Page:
- Short Contents
- About the Editors
- The Promises (?) of Deaf Education:: From Research to Practice and Back Again
- The History of Language and Communication Issues in Deaf Education
- Legal Advocacy for Deaf and Hard-of-Hearing Children in Education
- Preparing Teachers of Students Who Are Deaf or Hard of Hearing
- Effective Instruction for Deaf and Hard-of-Hearing Students:: Teaching Strategies, School Settings, and Student Characteristics
- Supporting Students in General Education Classrooms
- Current and Future Technologies in the Education of Deaf Students
- Evidence-based Curricula and Practices That Support Development of Reading Skills
- Will Cochlear Implants Close the Reading Achievement Gap for Deaf Students?
- The Demands of Writing and the Deaf Writer
- Mathematics Instruction and Learning of Deaf and Hard-of-Hearing Students:: What Do We Know? Where Do We Go?
- Deaf Children with Severe Multiple Disabilities:: Etiologies, Intervention, and Assessment
- Reflections on Identity
- Deaf Studies in the 21st Century:: “Deaf-gain” and the Future of Human Diversity
- Cochlear Implants:: Family and Young People’s Perspectives
- The Impact of Early Identification of Deafness on Hearing Parents
- How Does Speech Intelligibility Affect Self and Others’ Perceptions of Deaf and Hard-of-Hearing People?
- Emerging Sign Languages
- Early Language Acquisition and Adult Language Ability:: What Sign Language Reveals About the Critical Period for Language
- Communication Choices and Outcomes During the Early Years:: An Assessment and Evidence-based Approach
- Early Communication in Sign and Speech
- Language Acquisition and Critical Periods for Children Using Cochlear Implants
- Newborn Screening and Earlier Intervention with Deaf Children:: Issues for the Developing World
- Prelinguistic Vocalizations in Infants and Toddlers with Hearing Loss:: Identifying and Stimulating Auditory-guided Speech Development
- Children and Youth Who Are Hard of Hearing:: Hearing Accessibility, Acoustical Context, and Development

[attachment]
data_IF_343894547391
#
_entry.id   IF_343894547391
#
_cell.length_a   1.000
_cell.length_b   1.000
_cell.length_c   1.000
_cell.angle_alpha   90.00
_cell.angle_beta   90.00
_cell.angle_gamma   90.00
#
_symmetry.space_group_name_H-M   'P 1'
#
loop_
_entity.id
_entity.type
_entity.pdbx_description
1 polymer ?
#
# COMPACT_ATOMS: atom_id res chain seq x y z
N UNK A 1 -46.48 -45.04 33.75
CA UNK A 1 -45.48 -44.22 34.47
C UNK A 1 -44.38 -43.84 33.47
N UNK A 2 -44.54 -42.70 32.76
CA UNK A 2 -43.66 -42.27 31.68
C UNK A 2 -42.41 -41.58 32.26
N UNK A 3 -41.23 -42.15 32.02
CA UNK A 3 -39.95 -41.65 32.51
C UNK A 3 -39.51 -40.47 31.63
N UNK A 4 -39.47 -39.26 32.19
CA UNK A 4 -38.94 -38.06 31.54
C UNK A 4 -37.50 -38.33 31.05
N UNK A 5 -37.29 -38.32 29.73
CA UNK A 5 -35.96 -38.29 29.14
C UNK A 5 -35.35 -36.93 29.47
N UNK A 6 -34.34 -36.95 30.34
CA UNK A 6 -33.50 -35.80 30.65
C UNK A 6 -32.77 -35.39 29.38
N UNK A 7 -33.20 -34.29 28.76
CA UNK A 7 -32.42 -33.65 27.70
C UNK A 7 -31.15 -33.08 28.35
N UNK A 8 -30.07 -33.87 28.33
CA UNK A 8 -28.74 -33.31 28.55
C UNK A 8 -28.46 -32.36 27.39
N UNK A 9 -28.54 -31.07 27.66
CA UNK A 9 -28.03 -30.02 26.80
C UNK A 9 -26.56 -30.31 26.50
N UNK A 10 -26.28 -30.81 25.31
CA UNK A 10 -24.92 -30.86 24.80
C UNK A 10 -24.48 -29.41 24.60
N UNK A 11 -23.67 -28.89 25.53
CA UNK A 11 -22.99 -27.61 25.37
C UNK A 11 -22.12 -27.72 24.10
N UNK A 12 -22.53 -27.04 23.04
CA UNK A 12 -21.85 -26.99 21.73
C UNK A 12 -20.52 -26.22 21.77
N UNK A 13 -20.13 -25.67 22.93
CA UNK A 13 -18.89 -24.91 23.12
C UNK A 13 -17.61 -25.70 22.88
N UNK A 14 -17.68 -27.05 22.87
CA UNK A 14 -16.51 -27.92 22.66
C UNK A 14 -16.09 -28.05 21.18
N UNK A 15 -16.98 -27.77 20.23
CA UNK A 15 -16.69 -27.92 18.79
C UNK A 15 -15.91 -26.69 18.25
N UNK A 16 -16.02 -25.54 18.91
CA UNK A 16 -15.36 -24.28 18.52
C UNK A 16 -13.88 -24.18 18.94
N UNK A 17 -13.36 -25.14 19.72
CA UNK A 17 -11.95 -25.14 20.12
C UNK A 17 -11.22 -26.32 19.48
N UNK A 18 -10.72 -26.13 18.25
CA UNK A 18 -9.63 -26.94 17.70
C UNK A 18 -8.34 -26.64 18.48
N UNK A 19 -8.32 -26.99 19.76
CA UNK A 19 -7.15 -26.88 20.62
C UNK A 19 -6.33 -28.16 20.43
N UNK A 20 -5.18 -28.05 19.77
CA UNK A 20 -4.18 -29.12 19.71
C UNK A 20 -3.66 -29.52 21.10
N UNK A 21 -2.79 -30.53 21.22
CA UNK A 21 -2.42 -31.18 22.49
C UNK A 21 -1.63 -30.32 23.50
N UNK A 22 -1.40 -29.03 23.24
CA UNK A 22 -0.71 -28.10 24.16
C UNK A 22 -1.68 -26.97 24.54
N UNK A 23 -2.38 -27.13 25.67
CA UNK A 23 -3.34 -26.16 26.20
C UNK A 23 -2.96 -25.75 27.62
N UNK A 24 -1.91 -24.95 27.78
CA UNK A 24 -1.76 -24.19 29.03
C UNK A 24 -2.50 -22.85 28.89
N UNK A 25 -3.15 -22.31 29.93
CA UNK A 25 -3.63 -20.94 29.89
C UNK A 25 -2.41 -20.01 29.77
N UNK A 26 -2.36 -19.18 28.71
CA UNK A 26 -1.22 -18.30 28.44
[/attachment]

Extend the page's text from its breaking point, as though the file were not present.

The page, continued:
- Performance Outcomes for Adult Cochlear Implant Users
- Play and Theory of Mind:: Indicators and Engines of Early Cognitive Growth
- Learning Disabilities in Deaf and Hard-of-Hearing Children
- Executive Function, Cognitive Control, and Sequence Learning in Deaf Children with Cochlear Implants
- Working Memory, Deafness, and Sign Language
- Paradigm Shifts, Difficult Truths, and an Increasing Knowledge Base in Deaf Education
- Author Index
- Subject Index
Abstract and Keywords
A high percentage of children and youth who are deaf or hard of hearing (DHH) currently receive much of their instruction in general education classrooms with support from itinerant teachers. With the widespread use of early newborn hearing screening and access to early intervention, increasing numbers of DHH children are expected to be educated in general education classrooms, integrated with their hearing peers. The purpose of this chapter is to review the academic and social status of DHH students in general education classrooms, examine the factors that contribute to their success, and develop a framework for the kinds of support that they need from itinerant teachers. A review of the academic status and progress of DHH students in general education classrooms reveals that they achieve at a higher level and make more academic progress than that reported for the general population of DHH students. However, they may not perform academically as well as hearing students. The data on social behavior are scarce and the results are mixed. Nevertheless, recent research indicates that these students are not lacking in social competence, and may be as liked as their hearing peers. Based on the research on factors contributing to the success of these DHH students, we describe a framework for the kinds of support that itinerant teachers should provide in the areas of communication and literacy, learning strategies, self-advocacy, classroom participation, and social skills.
Keywords: deaf and hard-of-hearing students, general education classrooms, public schools, academic progress, academic achievement, social behavior, social integration, itinerant teachers, support services
Shirin D. Antia is in the Department of Disability and Psychoeducational Studies at University of Arizona in Tucson, AZ.
Kathryn H. Kreimeyer, Department of Disability and Psychoeducational Studies, University of Arizona, Tucson, AZ
Susanne Reed Department of Disability and Psychoeducational Studies University of Arizona Tucson, AZ
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